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Spotlight on Winemakers: French Winemakers Bringing the Old World to the New Virginia

Spotlight on Winemakers: French Winemakers Bringing the Old World to the New Virginia

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Posted on December 04, 2012

Nearly a decade has passed since French born Claude Thibaut, a master of the "methode champenoise", packed up and moved to Charlottlesville. Bringing with him his "old world" wine knowledge, he has spearheaded the evolution of sparkling wine in Virginia wine region. He then went on to launch his own label in partnership with Manuel Janisson, producer of the Champagne Janisson & Fils. The Janisson Family winery is nearly a century old and was led by Manuel Janisson's grandfather vision to produce his own wines from the vines that he grew in Verzenay, France. Together, Claude and Manuel have cultivate their signature Thibaut-Janisson "Blanc de Chardonnay" sparking wine and the Virginia FIZZ. Their wines have received several accolades and were served at the White House in 2009 at President Obama's State Dinner. We are proud to call Thibaut-Janisson one of our esteemed partners in the Best of Virginia program, housed here at Early Mountain Vineyards.
Notable sparkling wines are produced across the globe, and recently Virginia has embarked on a path to raise the profile of its sparklers and the overall notoriety of the region's wines. Local vineyards, including Afton Mountain, Prince Michel, Veritas, Barboursville Brut, Kluge and Horton, are just a sampling of those delving in the "methode champenoise" wine-making practices.
When it comes to wine, there is no ingredient more important than location and these winemakers are embracing the Virginia made "stamp of approval". A majority of Virginia vintners refer to these varietals on their labels as "sparking wines", rather than Champagne. This is because in order for a wine to be considered a Champagne it must originate in the region which is located approximately 90 minutes northeast of Paris, France.Unfortunately, a loophole in U.S. law enables some domestic producers to also use foreign place names on wine bottles that are produced in the U.S.and nearly 50 percent of the sparkling wine in the United States is mislabeled as "Champagne".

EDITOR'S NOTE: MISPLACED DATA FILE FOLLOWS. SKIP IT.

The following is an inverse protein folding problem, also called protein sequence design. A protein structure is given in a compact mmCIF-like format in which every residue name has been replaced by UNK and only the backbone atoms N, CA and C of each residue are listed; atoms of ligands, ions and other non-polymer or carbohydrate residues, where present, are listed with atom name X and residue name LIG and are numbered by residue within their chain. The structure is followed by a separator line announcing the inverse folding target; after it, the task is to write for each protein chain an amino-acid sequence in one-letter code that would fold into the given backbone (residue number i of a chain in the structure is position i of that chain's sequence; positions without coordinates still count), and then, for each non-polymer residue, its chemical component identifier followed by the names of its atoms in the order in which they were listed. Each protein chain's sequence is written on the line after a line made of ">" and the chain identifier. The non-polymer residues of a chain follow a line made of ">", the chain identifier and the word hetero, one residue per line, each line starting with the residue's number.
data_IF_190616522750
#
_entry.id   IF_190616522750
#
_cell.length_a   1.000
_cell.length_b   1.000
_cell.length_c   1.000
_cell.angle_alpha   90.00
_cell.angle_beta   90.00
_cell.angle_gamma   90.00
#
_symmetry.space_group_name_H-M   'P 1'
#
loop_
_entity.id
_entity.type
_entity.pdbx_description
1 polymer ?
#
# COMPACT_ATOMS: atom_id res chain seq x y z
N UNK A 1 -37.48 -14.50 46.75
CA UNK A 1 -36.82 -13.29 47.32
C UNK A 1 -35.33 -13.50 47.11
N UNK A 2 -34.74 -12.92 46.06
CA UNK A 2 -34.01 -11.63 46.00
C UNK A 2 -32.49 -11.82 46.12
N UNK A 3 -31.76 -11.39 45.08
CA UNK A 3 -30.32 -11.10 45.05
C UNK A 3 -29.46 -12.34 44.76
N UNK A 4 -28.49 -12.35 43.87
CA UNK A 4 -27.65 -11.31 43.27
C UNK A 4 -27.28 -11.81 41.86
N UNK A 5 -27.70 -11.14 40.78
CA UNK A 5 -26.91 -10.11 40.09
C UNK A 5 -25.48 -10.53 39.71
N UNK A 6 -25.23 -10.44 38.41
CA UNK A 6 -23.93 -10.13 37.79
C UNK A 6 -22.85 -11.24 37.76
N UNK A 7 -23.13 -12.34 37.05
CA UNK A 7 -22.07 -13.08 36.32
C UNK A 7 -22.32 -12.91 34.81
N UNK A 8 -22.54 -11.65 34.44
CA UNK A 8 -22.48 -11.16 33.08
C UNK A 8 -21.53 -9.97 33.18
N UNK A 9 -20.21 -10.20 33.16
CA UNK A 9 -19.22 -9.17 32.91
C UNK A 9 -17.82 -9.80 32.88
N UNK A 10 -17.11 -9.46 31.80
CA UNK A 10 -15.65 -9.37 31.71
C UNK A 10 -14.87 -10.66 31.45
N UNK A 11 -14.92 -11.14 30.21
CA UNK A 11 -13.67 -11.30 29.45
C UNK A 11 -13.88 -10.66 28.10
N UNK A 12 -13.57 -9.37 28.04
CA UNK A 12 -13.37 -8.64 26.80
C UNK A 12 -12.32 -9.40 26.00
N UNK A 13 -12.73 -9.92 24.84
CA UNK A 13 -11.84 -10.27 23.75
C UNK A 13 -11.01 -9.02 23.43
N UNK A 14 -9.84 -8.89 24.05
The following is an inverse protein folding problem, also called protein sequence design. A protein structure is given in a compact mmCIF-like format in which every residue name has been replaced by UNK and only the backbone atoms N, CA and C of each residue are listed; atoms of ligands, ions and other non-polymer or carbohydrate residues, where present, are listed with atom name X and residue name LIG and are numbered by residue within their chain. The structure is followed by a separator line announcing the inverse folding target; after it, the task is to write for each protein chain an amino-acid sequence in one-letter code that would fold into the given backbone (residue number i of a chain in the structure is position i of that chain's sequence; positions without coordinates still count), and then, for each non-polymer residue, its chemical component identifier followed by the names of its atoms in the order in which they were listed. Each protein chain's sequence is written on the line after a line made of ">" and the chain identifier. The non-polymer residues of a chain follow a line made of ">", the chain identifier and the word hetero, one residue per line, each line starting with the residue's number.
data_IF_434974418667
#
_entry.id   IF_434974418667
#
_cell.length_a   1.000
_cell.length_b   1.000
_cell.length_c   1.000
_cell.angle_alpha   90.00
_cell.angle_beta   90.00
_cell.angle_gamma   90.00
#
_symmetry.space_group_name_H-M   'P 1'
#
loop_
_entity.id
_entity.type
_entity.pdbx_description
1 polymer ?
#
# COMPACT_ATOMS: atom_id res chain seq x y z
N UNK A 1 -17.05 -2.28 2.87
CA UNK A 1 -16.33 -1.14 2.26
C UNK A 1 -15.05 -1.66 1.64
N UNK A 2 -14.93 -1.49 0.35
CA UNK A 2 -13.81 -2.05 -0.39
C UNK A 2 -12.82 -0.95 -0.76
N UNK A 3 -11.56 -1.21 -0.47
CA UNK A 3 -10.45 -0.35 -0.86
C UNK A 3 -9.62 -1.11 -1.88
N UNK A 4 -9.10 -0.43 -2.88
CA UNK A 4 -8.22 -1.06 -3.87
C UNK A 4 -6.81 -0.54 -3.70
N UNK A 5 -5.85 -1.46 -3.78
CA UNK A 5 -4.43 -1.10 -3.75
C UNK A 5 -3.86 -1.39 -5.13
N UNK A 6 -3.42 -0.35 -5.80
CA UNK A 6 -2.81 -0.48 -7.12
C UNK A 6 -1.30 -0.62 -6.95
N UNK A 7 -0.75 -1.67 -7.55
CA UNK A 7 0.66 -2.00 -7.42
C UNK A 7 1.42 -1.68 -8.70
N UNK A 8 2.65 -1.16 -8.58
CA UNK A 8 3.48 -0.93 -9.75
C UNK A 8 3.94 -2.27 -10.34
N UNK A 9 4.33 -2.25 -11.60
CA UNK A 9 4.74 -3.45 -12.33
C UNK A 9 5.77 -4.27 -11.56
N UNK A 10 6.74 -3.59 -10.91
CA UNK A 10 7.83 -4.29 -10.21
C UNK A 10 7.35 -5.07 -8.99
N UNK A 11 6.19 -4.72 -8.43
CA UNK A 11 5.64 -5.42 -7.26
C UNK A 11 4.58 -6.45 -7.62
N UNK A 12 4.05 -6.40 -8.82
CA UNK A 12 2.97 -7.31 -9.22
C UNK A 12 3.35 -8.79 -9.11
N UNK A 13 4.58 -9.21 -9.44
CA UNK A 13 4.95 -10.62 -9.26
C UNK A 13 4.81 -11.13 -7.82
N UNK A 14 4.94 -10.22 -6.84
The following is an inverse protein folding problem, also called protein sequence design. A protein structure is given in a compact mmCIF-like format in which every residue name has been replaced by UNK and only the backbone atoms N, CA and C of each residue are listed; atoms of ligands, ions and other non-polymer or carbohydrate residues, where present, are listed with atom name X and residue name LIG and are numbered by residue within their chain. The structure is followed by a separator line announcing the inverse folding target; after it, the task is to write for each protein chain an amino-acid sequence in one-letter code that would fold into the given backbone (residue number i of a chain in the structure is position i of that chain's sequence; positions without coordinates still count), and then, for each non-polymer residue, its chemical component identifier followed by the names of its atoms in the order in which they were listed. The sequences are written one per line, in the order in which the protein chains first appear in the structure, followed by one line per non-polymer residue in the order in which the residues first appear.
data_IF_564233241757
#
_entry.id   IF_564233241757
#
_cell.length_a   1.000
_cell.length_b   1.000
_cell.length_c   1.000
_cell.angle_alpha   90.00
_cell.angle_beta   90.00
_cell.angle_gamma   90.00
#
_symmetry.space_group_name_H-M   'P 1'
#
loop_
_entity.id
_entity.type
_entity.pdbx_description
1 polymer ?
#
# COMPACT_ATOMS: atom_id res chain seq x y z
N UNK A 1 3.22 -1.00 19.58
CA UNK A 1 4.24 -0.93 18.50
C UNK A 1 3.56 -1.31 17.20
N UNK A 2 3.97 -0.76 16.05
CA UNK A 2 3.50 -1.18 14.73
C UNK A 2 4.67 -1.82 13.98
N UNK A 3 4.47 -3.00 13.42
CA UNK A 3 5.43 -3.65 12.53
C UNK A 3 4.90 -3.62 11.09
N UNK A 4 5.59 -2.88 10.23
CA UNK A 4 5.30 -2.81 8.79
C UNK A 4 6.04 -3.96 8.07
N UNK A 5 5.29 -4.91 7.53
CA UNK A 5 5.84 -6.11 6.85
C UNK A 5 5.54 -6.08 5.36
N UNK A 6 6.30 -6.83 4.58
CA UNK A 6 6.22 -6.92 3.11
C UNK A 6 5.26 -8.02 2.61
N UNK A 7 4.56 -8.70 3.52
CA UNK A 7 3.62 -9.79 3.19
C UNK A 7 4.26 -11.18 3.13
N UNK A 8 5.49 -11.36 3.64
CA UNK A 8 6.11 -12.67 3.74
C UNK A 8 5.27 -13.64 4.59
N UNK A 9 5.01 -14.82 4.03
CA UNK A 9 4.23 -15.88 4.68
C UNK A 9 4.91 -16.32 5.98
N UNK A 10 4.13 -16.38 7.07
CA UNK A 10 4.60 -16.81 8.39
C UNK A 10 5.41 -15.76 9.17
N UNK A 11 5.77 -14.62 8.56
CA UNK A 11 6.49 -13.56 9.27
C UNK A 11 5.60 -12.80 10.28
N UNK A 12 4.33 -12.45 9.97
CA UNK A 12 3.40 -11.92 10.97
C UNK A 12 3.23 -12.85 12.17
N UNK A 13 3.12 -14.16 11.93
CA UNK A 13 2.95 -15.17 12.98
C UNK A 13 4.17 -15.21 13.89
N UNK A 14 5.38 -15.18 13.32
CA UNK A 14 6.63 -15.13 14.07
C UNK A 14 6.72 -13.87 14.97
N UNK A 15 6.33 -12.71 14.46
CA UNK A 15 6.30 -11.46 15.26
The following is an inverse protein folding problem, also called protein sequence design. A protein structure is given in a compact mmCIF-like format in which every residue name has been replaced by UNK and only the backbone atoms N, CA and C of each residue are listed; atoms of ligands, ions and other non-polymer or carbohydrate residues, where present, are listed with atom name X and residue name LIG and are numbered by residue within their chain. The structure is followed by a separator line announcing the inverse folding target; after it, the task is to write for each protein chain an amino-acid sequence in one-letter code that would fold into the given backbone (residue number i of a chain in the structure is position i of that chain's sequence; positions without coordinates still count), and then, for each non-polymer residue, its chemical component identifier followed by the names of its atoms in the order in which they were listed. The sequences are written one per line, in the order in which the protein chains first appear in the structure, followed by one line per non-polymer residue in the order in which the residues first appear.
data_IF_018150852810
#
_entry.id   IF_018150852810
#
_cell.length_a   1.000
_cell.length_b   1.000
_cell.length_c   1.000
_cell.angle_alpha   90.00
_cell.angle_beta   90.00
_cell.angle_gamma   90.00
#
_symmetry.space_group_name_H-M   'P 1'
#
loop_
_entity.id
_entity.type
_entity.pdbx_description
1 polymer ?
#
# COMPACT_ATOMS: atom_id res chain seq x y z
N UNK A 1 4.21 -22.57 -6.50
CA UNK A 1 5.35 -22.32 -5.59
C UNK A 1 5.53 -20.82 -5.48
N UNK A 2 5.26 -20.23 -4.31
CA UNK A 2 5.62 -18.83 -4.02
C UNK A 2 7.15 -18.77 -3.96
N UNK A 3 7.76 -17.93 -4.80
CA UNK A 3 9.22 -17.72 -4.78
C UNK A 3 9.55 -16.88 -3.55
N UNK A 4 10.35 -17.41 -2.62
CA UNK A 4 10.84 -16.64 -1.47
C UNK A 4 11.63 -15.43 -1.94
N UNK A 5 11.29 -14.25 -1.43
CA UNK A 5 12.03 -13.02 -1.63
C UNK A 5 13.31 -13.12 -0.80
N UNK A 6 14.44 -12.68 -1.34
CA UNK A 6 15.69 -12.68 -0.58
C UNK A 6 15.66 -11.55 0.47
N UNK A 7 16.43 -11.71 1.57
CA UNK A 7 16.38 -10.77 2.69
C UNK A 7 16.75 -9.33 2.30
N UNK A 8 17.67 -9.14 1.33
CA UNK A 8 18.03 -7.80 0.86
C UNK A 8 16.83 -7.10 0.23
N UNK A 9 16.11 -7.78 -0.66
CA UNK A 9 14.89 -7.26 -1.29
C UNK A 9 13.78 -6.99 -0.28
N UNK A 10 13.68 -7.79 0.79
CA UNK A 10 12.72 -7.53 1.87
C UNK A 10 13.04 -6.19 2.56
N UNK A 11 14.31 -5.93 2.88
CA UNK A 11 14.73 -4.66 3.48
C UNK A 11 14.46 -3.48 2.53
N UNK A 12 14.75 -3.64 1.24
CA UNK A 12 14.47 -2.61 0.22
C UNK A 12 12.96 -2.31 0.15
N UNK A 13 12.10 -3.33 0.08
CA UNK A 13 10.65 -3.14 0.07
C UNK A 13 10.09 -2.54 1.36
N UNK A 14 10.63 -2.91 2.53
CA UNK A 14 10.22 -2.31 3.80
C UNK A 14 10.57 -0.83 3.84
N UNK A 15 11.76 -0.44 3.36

Fifteen of the world's premier wine regions, along with more than 100 of the world's most renowned chefs and sommeliers have joined together in a joint effort to protect wine origins and demand truth-in-labeling practices. These regions include Champagne, Chianti Classico, Jerez, Long Island, Napa Valley, Oregon state, Paso Robles, Porto, Rioja, Sonoma County, Victoria, Walla Walla Valley, Washington state, and Western Australia. Chefs included some of D.C. and Virginia's most noted chefs likeMichel Richard from Citronelle, Jose Andres of Think Food Group and Cathal Armstrong of Restaurant Eve. They are joined by internationally renowned chefs such as Thomas Keller from Per Se and the French Laundry, Ferran Adrifrom El Bulli, Wolfgang Puck and many others from around the globe.??
The passion that Virginia winemakers place in each grape and the origins of their vines is what makes our region's wines unique. We too demand authenticity in our wines and products served at Early Mountain Vineyards. To learn more about the Joint Declaration to Protect Wine Place & Origin visitwww.protectplace.com.